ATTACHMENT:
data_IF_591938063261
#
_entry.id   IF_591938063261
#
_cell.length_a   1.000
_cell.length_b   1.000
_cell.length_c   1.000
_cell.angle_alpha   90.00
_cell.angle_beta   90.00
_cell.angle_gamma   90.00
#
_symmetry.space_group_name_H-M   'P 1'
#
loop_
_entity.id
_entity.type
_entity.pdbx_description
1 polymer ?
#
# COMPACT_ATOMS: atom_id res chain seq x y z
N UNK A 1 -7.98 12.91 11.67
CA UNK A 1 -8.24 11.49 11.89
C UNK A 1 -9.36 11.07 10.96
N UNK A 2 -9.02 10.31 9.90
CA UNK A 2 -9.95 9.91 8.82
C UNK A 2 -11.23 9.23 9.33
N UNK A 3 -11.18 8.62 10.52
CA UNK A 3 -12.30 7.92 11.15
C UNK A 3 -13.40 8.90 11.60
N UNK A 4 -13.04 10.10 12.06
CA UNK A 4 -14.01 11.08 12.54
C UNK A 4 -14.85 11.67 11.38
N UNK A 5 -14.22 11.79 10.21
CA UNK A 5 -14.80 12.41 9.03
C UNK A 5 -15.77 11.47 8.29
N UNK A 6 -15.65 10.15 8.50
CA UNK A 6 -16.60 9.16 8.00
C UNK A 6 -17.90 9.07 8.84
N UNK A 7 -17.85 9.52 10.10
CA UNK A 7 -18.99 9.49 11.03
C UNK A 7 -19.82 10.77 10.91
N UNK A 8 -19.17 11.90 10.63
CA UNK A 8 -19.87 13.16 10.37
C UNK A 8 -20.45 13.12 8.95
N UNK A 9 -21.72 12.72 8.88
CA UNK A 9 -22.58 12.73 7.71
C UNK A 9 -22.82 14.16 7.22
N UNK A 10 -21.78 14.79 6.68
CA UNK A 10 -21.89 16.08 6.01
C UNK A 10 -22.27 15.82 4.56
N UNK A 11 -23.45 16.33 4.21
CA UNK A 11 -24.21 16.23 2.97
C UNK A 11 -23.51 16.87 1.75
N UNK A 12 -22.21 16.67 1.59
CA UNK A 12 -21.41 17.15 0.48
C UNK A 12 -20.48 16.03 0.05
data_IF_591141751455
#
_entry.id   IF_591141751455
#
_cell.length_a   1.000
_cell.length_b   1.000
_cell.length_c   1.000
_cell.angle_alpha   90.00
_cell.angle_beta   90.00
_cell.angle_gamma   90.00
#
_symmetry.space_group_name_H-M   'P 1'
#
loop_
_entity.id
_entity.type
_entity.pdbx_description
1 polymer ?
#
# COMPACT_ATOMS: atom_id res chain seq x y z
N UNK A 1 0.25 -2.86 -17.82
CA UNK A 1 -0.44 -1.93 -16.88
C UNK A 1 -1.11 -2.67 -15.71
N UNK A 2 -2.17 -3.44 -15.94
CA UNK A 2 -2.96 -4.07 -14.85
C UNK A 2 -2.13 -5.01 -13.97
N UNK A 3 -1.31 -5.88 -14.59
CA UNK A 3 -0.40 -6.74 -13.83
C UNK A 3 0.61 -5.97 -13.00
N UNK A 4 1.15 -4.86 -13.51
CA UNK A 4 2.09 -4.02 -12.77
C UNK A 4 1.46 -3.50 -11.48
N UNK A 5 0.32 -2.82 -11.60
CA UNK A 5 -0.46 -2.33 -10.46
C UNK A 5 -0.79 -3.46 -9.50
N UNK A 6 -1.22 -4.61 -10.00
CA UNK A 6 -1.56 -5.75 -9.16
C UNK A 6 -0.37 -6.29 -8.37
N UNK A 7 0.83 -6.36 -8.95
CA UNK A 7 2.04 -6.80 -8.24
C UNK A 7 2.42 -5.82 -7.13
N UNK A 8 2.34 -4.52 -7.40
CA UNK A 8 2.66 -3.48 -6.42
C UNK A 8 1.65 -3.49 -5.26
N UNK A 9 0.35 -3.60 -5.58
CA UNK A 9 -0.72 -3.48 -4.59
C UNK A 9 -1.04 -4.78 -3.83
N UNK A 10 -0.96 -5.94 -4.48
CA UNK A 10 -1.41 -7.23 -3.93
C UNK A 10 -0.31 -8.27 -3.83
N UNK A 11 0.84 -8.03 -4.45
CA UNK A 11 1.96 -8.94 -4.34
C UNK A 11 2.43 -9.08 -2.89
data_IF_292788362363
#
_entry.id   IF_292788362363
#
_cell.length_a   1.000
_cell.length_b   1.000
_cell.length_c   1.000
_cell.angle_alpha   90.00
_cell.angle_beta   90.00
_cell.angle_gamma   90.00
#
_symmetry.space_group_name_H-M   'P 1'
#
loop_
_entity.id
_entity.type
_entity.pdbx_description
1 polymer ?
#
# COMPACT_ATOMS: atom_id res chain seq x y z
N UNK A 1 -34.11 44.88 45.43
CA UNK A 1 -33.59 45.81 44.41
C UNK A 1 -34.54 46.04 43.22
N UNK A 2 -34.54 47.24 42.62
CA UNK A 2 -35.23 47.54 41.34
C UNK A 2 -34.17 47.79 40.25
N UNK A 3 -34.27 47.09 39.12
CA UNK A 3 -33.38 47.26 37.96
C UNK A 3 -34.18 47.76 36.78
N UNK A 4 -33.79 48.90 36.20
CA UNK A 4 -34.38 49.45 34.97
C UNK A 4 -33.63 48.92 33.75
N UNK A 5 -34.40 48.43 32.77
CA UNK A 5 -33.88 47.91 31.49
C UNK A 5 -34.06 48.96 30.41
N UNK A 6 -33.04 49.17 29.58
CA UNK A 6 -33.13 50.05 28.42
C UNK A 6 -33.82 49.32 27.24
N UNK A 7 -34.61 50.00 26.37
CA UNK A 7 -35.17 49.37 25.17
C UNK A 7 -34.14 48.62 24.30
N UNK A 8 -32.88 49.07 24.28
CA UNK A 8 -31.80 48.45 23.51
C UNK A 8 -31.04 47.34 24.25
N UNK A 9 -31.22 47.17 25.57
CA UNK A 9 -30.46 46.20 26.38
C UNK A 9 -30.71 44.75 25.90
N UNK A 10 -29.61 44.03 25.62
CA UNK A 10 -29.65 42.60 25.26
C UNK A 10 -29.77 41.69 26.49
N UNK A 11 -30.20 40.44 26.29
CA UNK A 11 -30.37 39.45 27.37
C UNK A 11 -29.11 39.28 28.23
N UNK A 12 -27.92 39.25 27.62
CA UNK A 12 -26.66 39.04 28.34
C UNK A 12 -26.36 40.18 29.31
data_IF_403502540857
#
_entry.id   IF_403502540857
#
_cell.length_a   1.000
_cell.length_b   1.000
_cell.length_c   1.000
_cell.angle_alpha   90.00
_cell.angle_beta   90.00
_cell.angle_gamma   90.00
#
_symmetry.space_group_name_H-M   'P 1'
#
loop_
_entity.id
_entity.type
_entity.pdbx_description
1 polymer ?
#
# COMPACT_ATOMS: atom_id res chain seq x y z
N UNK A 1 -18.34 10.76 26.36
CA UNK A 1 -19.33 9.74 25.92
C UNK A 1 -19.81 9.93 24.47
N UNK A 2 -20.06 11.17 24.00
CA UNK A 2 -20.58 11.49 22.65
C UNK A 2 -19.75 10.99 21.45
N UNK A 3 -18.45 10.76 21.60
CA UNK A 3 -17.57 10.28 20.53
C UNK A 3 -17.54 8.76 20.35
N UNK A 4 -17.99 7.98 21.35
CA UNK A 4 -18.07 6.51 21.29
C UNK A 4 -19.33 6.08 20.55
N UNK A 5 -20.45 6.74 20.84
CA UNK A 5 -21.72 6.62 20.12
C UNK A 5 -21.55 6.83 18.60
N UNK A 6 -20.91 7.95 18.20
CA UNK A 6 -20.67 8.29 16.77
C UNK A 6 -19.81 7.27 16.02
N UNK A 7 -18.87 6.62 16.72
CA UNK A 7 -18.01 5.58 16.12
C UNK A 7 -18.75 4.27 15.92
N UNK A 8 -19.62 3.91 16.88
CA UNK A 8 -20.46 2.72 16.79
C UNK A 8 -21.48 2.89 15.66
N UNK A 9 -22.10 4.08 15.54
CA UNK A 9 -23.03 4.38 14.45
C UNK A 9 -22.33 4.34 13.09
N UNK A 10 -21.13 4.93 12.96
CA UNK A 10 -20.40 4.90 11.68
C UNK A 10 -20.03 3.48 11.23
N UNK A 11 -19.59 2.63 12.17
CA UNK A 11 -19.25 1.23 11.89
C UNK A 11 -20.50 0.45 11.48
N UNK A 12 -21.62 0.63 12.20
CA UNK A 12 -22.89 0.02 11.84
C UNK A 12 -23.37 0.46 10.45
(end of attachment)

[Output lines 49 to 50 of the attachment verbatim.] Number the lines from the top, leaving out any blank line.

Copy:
CA UNK A 10 -21.89 16.08 6.01
C UNK A 10 -22.27 15.82 4.56